Responses from the Frontline: How Organisations and Street-level Bureaucrats Deal with Economic Sanctions

Dorte Caswell, Matilde Høybye-Mortensen

Publikation: Bidrag til tidsskriftTidsskriftartikelForskningpeer review

22 Citationer (Scopus)
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Abstrakt

Economic sanctions have gained more political legitimacy and are being more widely used as a tool to improve the willingness of unemployed welfare recipients to participate in activities within the framework of active labour market policy (ALMP). The focus of this article is the use of economic sanctions on cash benefit recipients in Denmark. Quantitative analyses show a substantial increase in the use of economic sanctions in Denmark, including sanctions on those who are categorised as having problems in addition to unemployment. In this article we will direct our attention to responses from both the organisational and individual level regarding the implementation of sanctions. Empirical material consists of interviews with managers and frontline social workers in municipalities with a high number of sanctions. We argue that organisations matter in shaping street-level behaviour, resulting in substantial differences in the use of sanctions from one municipality to another.Research on street-level bureaucracy focuses on the role of organisations when analysing street-level behaviour (Brodkin 2011; Soss et al. 2011b). This paper draws on this research, looking at organisational structure and how social workers and managers argue for the use of economic sanctions.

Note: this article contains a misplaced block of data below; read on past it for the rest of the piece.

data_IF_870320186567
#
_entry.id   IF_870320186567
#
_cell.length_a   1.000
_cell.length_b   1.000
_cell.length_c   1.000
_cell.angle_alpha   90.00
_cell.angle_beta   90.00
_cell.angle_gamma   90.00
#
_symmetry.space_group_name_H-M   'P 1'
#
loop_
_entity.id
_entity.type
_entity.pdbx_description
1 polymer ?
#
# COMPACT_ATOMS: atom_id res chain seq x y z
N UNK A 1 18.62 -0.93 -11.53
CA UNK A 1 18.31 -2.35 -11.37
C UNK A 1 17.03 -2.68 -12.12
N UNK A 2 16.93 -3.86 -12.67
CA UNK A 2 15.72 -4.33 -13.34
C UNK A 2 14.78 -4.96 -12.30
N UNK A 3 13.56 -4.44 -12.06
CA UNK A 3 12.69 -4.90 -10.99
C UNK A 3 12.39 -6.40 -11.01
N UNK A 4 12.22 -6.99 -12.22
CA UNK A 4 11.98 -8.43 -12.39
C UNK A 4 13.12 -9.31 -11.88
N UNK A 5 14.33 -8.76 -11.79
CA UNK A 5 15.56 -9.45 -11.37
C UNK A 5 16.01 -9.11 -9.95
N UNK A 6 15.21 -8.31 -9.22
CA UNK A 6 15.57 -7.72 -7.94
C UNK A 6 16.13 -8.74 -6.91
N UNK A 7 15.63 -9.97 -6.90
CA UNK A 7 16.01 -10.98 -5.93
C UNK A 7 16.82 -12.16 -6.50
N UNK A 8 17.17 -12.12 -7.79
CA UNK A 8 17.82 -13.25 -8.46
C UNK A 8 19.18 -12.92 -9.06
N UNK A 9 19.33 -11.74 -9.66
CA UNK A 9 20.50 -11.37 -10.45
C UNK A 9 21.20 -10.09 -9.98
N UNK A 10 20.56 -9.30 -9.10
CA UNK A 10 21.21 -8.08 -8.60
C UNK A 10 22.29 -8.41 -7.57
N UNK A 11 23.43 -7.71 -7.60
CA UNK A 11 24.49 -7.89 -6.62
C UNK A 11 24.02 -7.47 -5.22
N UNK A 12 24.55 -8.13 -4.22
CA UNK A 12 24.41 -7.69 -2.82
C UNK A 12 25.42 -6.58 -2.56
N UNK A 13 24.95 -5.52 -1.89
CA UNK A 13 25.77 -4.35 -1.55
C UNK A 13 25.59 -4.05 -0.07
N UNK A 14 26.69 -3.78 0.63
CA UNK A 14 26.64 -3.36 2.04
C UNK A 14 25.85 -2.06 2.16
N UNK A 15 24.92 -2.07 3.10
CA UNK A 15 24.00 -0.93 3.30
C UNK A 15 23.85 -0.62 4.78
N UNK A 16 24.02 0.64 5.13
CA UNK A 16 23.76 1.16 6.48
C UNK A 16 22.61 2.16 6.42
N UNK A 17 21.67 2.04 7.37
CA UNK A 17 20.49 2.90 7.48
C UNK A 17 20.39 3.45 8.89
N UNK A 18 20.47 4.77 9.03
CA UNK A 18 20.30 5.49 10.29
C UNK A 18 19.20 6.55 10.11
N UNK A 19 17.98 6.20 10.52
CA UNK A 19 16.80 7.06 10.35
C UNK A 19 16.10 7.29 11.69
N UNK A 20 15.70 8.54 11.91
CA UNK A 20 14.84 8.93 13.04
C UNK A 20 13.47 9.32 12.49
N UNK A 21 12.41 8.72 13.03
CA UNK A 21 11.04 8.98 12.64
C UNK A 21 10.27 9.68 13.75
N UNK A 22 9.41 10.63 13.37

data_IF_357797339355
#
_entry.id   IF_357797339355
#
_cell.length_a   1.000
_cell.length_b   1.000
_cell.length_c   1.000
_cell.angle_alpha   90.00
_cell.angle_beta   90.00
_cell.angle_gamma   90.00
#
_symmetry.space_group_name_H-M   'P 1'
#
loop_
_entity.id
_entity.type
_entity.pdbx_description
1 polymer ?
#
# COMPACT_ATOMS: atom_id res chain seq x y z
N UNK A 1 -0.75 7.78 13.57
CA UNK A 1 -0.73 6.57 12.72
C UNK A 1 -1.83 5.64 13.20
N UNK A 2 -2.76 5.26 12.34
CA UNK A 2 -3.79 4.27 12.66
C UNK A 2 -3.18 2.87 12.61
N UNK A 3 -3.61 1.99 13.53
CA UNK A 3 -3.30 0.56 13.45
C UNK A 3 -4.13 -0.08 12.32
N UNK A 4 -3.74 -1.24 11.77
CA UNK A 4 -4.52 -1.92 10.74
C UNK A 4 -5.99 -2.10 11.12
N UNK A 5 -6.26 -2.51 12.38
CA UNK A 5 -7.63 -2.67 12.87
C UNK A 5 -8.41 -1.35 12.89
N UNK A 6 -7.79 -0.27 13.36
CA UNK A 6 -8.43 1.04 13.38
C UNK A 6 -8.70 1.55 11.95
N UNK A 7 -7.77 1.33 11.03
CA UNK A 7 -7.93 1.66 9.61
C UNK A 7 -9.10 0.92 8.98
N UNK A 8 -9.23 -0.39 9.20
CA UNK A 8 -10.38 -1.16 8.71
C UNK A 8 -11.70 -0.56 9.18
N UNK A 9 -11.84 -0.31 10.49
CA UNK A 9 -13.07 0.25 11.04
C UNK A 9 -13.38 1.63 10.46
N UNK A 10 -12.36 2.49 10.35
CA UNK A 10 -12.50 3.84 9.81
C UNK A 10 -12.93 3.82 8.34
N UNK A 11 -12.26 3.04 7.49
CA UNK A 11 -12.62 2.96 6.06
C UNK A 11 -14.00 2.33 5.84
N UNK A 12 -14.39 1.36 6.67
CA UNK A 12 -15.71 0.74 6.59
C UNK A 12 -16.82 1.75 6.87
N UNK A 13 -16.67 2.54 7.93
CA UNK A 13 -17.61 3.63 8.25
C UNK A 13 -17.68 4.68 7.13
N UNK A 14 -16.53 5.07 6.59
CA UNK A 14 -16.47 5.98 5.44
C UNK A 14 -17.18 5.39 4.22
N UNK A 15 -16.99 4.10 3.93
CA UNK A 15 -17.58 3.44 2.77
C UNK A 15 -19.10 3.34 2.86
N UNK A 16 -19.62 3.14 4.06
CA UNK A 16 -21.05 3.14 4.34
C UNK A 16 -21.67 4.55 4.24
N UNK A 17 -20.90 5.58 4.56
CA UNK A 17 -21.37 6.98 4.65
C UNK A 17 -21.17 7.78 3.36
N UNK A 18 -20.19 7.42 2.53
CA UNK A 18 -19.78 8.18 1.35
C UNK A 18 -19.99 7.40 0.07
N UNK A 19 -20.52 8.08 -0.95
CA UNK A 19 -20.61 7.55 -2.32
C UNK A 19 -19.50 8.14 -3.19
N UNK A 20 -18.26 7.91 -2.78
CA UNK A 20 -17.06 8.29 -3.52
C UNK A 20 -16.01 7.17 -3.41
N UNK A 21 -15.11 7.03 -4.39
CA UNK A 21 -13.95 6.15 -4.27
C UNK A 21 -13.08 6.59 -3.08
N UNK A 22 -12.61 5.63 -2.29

The research question is: Which organisational practices make a high level of economic sanctions possible?
Empirical material consist of documents and qualitative case studies in two municipalities, were interviews with managers and frontline social workers were conducted.
We make the argument that organisations matter in shaping street-level behaviour and coping, enabling substantial differences in the use of sanctions from one municipality to another. Our analysis show, that organisations are balancing the dilemma between individual discretion and policy compliance by making organisational structure overruling the discretion, while arguing that frontline discretion is very central when legitimising economic sanctions.

OriginalsprogEngelsk
TidsskriftEuropean Journal of Social Security
Udgave nummer1
Sider (fra-til)489-503
Antal sider15
ISSN1388-2627
StatusUdgivet - 2015

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